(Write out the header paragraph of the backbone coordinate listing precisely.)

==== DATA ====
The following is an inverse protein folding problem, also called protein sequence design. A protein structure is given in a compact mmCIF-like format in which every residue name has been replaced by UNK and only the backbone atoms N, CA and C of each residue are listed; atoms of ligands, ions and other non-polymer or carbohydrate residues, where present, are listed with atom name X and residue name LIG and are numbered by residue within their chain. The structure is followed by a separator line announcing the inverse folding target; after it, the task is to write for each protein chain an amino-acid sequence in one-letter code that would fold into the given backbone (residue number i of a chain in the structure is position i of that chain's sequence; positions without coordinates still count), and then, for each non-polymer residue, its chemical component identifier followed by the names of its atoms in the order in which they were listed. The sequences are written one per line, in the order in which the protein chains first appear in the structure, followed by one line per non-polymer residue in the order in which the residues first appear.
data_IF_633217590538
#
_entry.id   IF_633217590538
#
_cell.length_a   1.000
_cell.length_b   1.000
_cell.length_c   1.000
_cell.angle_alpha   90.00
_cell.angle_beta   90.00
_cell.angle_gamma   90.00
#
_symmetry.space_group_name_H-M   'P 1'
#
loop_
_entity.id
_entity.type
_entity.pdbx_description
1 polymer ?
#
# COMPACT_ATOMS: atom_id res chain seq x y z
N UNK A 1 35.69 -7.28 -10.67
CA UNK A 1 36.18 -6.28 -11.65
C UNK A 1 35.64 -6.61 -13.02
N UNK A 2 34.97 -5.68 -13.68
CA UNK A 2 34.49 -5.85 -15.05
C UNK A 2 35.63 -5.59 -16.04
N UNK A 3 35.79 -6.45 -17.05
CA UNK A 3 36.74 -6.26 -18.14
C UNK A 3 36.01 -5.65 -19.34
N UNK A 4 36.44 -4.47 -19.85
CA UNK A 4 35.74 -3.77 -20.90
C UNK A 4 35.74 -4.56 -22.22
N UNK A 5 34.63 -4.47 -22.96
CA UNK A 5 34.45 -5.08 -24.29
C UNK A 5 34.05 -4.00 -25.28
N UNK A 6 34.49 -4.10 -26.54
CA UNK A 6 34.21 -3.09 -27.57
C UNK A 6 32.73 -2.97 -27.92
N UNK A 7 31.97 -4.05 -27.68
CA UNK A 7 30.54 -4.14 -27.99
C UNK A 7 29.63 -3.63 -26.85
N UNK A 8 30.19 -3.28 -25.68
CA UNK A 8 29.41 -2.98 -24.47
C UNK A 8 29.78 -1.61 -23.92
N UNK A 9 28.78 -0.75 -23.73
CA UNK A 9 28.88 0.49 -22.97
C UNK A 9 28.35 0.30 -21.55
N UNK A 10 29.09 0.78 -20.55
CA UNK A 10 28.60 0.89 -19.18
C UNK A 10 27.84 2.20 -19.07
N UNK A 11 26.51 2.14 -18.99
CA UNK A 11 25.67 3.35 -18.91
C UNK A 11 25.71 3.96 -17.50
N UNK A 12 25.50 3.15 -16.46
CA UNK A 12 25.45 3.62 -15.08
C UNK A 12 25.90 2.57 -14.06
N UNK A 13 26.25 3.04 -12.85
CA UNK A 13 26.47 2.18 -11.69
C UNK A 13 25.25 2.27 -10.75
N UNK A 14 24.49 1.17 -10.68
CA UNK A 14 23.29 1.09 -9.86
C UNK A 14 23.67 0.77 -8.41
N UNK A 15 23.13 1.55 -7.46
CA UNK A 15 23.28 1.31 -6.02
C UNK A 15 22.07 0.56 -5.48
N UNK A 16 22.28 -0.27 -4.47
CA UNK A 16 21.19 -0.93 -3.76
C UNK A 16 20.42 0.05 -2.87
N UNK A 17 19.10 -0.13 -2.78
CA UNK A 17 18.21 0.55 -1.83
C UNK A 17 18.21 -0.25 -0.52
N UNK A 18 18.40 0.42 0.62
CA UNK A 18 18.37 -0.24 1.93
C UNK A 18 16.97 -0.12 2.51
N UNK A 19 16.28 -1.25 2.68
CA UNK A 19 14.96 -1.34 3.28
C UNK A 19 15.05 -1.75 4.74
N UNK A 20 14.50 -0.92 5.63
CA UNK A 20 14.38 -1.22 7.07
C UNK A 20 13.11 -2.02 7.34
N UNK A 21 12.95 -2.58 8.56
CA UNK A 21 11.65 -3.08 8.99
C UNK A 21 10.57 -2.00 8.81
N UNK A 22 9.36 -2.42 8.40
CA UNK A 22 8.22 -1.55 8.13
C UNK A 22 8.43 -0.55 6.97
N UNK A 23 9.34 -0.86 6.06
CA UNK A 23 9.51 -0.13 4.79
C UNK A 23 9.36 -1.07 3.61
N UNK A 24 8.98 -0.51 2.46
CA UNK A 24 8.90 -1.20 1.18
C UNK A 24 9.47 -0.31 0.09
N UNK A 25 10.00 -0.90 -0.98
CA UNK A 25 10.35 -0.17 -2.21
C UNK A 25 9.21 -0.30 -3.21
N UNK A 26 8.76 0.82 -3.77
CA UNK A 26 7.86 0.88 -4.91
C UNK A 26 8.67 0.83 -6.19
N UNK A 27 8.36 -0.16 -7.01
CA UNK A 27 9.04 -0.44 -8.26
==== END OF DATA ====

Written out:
The following is an inverse protein folding problem, also called protein sequence design. A protein structure is given in a compact mmCIF-like format in which every residue name has been replaced by UNK and only the backbone atoms N, CA and C of each residue are listed; atoms of ligands, ions and other non-polymer or carbohydrate residues, where present, are listed with atom name X and residue name LIG and are numbered by residue within their chain. The structure is followed by a separator line announcing the inverse folding target; after it, the task is to write for each protein chain an amino-acid sequence in one-letter code that would fold into the given backbone (residue number i of a chain in the structure is position i of that chain's sequence; positions without coordinates still count), and then, for each non-polymer residue, its chemical component identifier followed by the names of its atoms in the order in which they were listed. The sequences are written one per line, in the order in which the protein chains first appear in the structure, followed by one line per non-polymer residue in the order in which the residues first appear.